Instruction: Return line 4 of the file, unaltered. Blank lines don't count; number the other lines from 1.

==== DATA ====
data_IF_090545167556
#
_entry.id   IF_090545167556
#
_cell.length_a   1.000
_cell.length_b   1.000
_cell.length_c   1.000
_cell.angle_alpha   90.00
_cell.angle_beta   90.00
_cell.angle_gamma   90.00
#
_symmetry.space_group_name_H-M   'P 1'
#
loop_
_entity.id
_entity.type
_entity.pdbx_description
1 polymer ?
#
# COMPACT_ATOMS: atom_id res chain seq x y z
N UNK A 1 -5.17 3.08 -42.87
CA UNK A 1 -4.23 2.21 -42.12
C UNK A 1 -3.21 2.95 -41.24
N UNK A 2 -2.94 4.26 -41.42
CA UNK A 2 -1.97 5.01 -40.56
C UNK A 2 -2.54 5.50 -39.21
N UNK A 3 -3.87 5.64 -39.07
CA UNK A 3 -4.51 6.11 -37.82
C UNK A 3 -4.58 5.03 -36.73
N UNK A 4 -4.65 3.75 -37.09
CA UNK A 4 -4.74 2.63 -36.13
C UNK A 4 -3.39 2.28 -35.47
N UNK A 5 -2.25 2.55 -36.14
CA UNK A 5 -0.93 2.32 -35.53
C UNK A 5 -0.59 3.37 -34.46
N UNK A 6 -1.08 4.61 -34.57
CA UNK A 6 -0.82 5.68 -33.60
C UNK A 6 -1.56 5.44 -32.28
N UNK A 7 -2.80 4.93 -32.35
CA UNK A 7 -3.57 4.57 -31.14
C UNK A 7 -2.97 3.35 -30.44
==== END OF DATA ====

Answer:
#